One death is one too many, MADD says at launch of red ribbon campaign
Four killed, 170 injured each day by drunk drivers in Canada
Allison Tatham's father went out to wash the car that morning.
He never made it home.
"At 7 a.m. on a beautiful Sunday morning, two police officers went to my mom's home to tell her that her husband, my dad, the family rock, had been killed by an impaired driver, and ripped from our lives in an instant," Tatham said at City Hall on Friday at the launch of the Mothers Against Drunk Driving red ribbon campaign.
In June 2014, a man with a blood-alcohol level 3.5 times the legal limit hit her father's vehicle from behind at 100 km/h, Tatham said.
"My dad was killed instantly."
The red ribbon campaign, which runs from Nov. 4 to Jan. 5, 2017, is a reminder to drive sober, said Jason Hills, president of MADD's Edmonton chapter.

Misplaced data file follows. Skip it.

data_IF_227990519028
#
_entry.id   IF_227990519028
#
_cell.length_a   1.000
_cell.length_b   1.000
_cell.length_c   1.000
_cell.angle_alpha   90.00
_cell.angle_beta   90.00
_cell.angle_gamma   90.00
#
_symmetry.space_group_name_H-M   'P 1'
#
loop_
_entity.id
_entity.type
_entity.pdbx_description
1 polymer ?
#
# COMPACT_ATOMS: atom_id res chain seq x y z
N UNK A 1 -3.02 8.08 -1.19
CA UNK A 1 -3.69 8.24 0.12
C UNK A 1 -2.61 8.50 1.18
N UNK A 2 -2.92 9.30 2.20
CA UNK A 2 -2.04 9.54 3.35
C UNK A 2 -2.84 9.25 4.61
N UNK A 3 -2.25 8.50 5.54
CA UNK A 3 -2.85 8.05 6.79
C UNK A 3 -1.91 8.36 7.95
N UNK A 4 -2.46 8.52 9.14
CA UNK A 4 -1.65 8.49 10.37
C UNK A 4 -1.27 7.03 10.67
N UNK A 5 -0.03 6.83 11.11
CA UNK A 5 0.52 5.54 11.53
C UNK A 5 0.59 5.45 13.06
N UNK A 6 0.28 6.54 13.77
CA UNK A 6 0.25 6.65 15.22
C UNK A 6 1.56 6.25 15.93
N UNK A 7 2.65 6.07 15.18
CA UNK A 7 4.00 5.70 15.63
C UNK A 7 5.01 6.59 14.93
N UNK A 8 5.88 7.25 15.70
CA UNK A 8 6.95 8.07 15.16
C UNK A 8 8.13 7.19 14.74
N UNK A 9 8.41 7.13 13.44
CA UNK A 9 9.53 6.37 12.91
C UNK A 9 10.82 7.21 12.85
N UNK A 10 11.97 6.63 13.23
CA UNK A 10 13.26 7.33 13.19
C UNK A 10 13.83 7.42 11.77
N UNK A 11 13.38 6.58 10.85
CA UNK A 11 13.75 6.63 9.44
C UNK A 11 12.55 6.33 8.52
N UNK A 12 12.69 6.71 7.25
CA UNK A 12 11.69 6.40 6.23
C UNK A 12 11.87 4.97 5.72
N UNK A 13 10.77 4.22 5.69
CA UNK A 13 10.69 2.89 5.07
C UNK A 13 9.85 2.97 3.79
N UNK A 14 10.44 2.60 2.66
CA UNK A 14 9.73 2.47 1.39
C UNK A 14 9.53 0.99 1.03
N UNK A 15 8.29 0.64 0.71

Driving drunk is not an accident but a decision someone makes, said Hills.
At a time when rides can be summoned with the touch of a finger on a smart phone, Knecht said it's "baffling" that people still drive while impaired.
"Unfortunately, this is a problem that isn't disappearing," he said. "In fact, I would say it's increasing."
So far in 2016, Edmonton police have made 1,134 impaired driving arrests, Knecht said.
Four people are killed and 170 are injured each day by impaired drivers in Canada.
Tatham said her family has pledged not to become "just another statistic" but instead to advocate on behalf of victims.